Submitted by alex wallis on Saturday, June 1, 2019

the problem as I keep saying with the blind community and games is that high quality audio games cost money to produce in terms of actors, coding etc. and sure people might like to make a one off payment for a game, but if they do that then its a one off purchase, no more money for the developer. But if they charge subscription prices for games that brings them an income stream, but of course does mean they have to keep coming up with new content, but long term I think subscriptions are better than one off purchases as with those how do they then monetize customers who have already paid for the game once.

Submitted by garnit on Saturday, June 1, 2019

I’ve read all the comments on this forum, and, I really do appreciate what you were saying about wanting more main stream it typed games that are accessible. But I agree with what some have said, that just because you don’t like some of the games that are out, doesn’t mean other people won’t. These developers go to a great deal of trouble to make these games for us, and personally, I think we should be a little more grateful.

Submitted by Kristen on Saturday, June 1, 2019

I think I understand what you're saying. Though, at the moment, I am more just tired of developers thinking that they have to create a game for the blind that will /only/ be used by the blind. I, personally, am sick of endless "audio-only" titles that really do not reach beyond our small community. I don't mind playing card games, dice games or word games, honestly, as they /do/ fill a specific need. However, I am sick of feeling walled off from the rest of the gaming community in regards to being able to play these titles with sighted users, as well. The first time I felt this acutely was when "Pokemon Go" was released and the rest of the world seemed to be enjoying this game, including my sighted husband, yet we were shut out despite the fact that, if the Unity platform had been built to accept accsesibility hooks in the first place, the game would be very easy to make accessible. I'm already prepping for disappointment with the new Harry Potter augmented reality iPhone game, as the very same developer (Niantic) is developing it.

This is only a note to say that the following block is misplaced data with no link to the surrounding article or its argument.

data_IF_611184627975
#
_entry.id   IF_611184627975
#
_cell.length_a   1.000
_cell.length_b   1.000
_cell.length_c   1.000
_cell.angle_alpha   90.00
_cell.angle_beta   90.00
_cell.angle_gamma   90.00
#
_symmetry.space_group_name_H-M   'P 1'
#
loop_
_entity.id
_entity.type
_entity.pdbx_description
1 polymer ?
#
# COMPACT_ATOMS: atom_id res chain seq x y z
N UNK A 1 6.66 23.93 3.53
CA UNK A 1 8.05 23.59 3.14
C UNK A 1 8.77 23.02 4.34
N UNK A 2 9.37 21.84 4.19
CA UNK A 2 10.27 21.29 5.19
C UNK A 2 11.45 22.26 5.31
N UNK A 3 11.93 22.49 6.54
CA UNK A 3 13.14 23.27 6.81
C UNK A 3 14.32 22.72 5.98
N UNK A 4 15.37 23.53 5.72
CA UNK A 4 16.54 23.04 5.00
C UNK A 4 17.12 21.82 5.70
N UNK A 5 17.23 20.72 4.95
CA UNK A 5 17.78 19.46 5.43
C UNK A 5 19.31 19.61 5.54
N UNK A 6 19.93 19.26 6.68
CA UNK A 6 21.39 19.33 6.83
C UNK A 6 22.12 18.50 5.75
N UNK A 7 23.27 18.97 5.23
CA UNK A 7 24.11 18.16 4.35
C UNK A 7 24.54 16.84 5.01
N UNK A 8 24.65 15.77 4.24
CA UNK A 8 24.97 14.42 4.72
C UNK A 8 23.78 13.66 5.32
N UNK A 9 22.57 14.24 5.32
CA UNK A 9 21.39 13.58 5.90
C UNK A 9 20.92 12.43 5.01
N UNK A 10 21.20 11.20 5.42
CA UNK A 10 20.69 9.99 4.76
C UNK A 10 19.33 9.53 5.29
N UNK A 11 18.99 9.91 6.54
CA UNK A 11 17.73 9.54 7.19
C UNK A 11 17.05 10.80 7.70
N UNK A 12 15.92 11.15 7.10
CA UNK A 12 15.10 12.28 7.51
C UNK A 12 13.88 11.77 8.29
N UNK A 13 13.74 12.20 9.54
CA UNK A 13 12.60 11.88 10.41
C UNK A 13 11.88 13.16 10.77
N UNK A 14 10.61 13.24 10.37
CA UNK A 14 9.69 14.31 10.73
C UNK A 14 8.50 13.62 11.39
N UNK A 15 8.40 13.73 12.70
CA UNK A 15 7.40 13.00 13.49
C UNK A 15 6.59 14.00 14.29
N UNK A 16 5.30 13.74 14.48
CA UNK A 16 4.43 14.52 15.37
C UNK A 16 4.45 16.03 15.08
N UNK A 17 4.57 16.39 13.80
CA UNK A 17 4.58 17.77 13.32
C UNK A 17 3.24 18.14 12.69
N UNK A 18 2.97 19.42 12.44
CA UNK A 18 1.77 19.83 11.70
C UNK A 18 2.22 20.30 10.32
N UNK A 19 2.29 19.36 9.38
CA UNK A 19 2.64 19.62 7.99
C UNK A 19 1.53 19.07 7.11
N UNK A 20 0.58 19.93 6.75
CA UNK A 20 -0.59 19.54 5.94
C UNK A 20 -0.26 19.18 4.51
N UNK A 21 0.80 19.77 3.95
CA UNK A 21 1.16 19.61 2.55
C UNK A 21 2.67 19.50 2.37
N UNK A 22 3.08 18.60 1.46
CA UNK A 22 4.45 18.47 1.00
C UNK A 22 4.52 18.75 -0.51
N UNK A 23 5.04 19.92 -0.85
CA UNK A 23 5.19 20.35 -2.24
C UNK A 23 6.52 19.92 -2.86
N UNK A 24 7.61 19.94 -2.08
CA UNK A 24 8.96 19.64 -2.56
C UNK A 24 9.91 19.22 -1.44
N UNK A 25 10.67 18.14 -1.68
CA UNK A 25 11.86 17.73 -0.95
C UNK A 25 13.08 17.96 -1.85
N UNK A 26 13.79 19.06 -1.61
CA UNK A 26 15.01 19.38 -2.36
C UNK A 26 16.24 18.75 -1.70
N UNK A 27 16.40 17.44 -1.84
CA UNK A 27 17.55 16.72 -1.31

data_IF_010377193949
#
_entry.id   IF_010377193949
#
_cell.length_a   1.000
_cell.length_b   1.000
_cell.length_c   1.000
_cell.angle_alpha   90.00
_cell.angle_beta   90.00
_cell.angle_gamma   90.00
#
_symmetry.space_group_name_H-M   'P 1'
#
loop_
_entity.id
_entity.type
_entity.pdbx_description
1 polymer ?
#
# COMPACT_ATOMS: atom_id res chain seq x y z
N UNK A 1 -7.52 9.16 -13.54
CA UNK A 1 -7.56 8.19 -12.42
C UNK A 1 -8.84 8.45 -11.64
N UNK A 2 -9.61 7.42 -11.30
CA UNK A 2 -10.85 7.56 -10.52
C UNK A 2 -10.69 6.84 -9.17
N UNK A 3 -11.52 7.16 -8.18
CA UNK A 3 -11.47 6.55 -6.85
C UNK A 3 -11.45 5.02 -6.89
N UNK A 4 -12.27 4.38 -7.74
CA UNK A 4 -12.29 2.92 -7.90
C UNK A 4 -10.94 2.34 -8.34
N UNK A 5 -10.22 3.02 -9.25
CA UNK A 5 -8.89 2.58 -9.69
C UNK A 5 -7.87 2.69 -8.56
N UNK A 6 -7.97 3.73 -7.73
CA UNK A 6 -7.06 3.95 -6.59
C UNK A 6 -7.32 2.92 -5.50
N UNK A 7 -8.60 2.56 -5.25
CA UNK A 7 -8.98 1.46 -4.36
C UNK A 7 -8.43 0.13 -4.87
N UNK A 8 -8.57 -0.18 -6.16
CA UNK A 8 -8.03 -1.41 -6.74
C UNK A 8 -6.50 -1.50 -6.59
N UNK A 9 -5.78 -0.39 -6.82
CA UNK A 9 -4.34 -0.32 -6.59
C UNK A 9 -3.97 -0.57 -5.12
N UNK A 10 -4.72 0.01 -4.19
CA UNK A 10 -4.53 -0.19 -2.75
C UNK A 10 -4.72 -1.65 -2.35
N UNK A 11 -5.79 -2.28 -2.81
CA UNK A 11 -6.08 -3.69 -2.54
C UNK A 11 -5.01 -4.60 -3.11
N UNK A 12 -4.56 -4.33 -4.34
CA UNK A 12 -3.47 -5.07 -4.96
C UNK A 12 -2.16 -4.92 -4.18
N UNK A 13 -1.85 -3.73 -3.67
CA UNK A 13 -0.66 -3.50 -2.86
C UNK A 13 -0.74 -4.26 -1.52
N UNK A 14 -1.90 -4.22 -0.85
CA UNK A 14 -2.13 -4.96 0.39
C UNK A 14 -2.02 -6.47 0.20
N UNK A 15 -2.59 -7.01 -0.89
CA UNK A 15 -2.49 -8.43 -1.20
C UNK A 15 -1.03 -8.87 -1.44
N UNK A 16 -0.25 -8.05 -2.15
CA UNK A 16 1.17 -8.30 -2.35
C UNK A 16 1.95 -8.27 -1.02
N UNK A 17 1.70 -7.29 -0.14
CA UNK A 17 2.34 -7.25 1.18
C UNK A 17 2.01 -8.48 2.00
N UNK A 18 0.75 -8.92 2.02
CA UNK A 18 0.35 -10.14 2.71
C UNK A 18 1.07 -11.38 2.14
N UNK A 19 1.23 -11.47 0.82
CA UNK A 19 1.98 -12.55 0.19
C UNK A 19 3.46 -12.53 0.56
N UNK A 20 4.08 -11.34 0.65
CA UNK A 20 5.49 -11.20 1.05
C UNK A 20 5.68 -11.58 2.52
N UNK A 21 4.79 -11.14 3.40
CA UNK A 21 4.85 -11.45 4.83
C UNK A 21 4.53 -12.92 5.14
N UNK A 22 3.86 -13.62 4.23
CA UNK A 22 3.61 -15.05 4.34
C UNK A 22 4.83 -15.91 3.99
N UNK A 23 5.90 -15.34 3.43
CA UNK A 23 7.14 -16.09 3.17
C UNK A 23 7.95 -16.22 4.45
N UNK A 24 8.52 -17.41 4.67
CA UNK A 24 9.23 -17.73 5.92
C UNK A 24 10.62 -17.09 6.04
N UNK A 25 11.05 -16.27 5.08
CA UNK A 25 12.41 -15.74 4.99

This is where I think I sort of agree with your statement regarding "mainstream" developers not really keeping us in mind. I would not go so far as to call every other accessible game released for us as "trash", but I agree the titles are stagnated in the variety we are given.

Unfortunately, it does not cross many mainstream developer's minds that accessibility is even possible or something that would even work with their game. I recently spoke wiht the developer of the Dresden Files cooperative card game application and they were admittedly shocked that accessibility could even be something they could add to a cooperative card game, but admitted that likely all of the cards do have text that could probably be read. I pointed them to the accessibility plugin on Unity that the developer of Crafting Kingdom made and they were very receptive, saying they would like to consider maybe adding it in the future and/or maybe adding it to a future game now that they knew it was a possibility from the start. (Yes, this is a "card game", but is more of a strategic card game ala Hearthstone or Magic the Gathering, which is a sort of card game I always like to try out.)

Another telling comment that this developer made was that they always wanted to make a game for the blind, and they were thinking about looking into an audio game. Which relaly was an eye-opener for me, as they immediately equate the blind community as "only" being able to handle audio-only games.

This is the major problem we face:
- Mainstream developers do not know about accessibility hooks.
- Mainstream developers do not think/know accessibility can be added to their games.
- Mainstream developers think only audio-only games/text games are things that are "accessible".
- Mainstream developers have a harder time adding accessibility after a game goes to production, as they likely think this iwll add extra resourcse they do not awnt to spend on a "niche" section of the community. (Though if they had just thought of it from the beginning, it would be very cheap to fit in with the development.)

I really wish we could have a sort of outreach campaign for developers. The Unity plugin for accessibility costs $75, apparently, but for a mainstream developer that would be extremely small of a price.

The big issue is getting them to /think/ of accsesibility from the beginning of the design. If it gets all the way to production, they will dig in their heels and balk at adding it, as it may be already too far in another direction or they will not want to spend what they think will bea lot of resources redoing things.

Submitted by Darrell Bowles on Sunday, June 2, 2019

I totally agree with you.
As I am currently working for Electronic arts I fully understand your anoyance.
Accessibility should not mean simplisity. While there is definetly a place for the games you have described, I would love to see games like Madden, and other types of fighting games there. Complex rpgs, and other games should not be denied our player base because we use voice Over.

Submitted by Mitchell on Sunday, June 2, 2019

While I agree that there are some genres of games that do not have many titles in them that are accessible, I agree with other people that have said that we need to be grateful for all of the games that are accessible to us. Developers could have refused to make their games accessible, but they did. I feel that this is a lesson the whole community needs to learn, myself included, to be thankful for what we have.